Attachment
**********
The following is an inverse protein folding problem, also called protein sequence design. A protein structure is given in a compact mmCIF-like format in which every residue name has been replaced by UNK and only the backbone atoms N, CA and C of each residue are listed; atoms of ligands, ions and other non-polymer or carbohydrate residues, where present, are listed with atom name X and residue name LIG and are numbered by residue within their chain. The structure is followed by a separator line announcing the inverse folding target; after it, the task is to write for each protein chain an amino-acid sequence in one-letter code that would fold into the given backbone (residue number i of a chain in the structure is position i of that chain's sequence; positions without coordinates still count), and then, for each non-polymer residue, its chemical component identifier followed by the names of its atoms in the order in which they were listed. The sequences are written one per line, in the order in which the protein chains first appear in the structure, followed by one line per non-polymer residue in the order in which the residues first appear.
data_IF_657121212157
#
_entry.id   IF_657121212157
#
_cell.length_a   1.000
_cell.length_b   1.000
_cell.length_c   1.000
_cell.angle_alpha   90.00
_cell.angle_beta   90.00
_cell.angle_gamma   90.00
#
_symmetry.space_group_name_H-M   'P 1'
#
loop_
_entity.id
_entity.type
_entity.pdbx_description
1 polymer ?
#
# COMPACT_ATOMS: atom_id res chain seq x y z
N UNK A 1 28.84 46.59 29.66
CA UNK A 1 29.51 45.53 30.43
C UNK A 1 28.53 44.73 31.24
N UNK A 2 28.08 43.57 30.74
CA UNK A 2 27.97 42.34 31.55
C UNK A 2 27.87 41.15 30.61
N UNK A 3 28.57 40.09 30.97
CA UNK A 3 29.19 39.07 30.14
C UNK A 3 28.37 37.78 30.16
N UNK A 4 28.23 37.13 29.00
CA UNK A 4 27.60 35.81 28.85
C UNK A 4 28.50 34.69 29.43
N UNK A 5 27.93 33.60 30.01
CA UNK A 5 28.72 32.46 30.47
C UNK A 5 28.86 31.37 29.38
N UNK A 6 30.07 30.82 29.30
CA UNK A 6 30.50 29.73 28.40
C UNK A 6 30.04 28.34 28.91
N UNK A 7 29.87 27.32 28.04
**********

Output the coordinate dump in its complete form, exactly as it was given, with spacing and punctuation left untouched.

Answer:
The following is an inverse protein folding problem, also called protein sequence design. A protein structure is given in a compact mmCIF-like format in which every residue name has been replaced by UNK and only the backbone atoms N, CA and C of each residue are listed; atoms of ligands, ions and other non-polymer or carbohydrate residues, where present, are listed with atom name X and residue name LIG and are numbered by residue within their chain. The structure is followed by a separator line announcing the inverse folding target; after it, the task is to write for each protein chain an amino-acid sequence in one-letter code that would fold into the given backbone (residue number i of a chain in the structure is position i of that chain's sequence; positions without coordinates still count), and then, for each non-polymer residue, its chemical component identifier followed by the names of its atoms in the order in which they were listed. The sequences are written one per line, in the order in which the protein chains first appear in the structure, followed by one line per non-polymer residue in the order in which the residues first appear.
data_IF_657121212157
#
_entry.id   IF_657121212157
#
_cell.length_a   1.000
_cell.length_b   1.000
_cell.length_c   1.000
_cell.angle_alpha   90.00
_cell.angle_beta   90.00
_cell.angle_gamma   90.00
#
_symmetry.space_group_name_H-M   'P 1'
#
loop_
_entity.id
_entity.type
_entity.pdbx_description
1 polymer ?
#
# COMPACT_ATOMS: atom_id res chain seq x y z
N UNK A 1 28.84 46.59 29.66
CA UNK A 1 29.51 45.53 30.43
C UNK A 1 28.53 44.73 31.24
N UNK A 2 28.08 43.57 30.74
CA UNK A 2 27.97 42.34 31.55
C UNK A 2 27.87 41.15 30.61
N UNK A 3 28.57 40.09 30.97
CA UNK A 3 29.19 39.07 30.14
C UNK A 3 28.37 37.78 30.16
N UNK A 4 28.23 37.13 29.00
CA UNK A 4 27.60 35.81 28.85
C UNK A 4 28.50 34.69 29.43
N UNK A 5 27.93 33.60 30.01
CA UNK A 5 28.72 32.46 30.47
C UNK A 5 28.86 31.37 29.38
N UNK A 6 30.07 30.82 29.30
CA UNK A 6 30.50 29.73 28.40
C UNK A 6 30.04 28.34 28.91
N UNK A 7 29.87 27.32 28.04